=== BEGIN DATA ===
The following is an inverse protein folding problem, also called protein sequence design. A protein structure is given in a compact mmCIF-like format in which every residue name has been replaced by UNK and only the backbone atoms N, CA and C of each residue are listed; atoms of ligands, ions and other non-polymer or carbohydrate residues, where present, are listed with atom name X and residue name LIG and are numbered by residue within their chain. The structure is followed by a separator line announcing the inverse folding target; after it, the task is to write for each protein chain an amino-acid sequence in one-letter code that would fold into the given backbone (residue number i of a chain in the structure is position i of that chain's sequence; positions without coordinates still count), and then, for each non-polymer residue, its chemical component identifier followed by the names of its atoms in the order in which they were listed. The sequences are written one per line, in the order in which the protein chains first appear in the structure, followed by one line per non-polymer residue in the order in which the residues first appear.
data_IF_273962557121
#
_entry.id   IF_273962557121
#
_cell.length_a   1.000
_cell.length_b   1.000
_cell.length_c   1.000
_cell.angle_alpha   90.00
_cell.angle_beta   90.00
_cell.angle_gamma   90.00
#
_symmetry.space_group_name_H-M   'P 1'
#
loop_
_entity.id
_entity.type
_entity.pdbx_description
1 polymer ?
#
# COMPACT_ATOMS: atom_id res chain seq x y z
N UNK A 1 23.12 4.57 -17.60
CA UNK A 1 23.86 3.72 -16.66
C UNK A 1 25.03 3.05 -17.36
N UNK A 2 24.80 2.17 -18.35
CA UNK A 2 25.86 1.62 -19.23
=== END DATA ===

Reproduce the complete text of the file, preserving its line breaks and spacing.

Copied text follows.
The following is an inverse protein folding problem, also called protein sequence design. A protein structure is given in a compact mmCIF-like format in which every residue name has been replaced by UNK and only the backbone atoms N, CA and C of each residue are listed; atoms of ligands, ions and other non-polymer or carbohydrate residues, where present, are listed with atom name X and residue name LIG and are numbered by residue within their chain. The structure is followed by a separator line announcing the inverse folding target; after it, the task is to write for each protein chain an amino-acid sequence in one-letter code that would fold into the given backbone (residue number i of a chain in the structure is position i of that chain's sequence; positions without coordinates still count), and then, for each non-polymer residue, its chemical component identifier followed by the names of its atoms in the order in which they were listed. The sequences are written one per line, in the order in which the protein chains first appear in the structure, followed by one line per non-polymer residue in the order in which the residues first appear.
data_IF_273962557121
#
_entry.id   IF_273962557121
#
_cell.length_a   1.000
_cell.length_b   1.000
_cell.length_c   1.000
_cell.angle_alpha   90.00
_cell.angle_beta   90.00
_cell.angle_gamma   90.00
#
_symmetry.space_group_name_H-M   'P 1'
#
loop_
_entity.id
_entity.type
_entity.pdbx_description
1 polymer ?
#
# COMPACT_ATOMS: atom_id res chain seq x y z
N UNK A 1 23.12 4.57 -17.60
CA UNK A 1 23.86 3.72 -16.66
C UNK A 1 25.03 3.05 -17.36
N UNK A 2 24.80 2.17 -18.35
CA UNK A 2 25.86 1.62 -19.23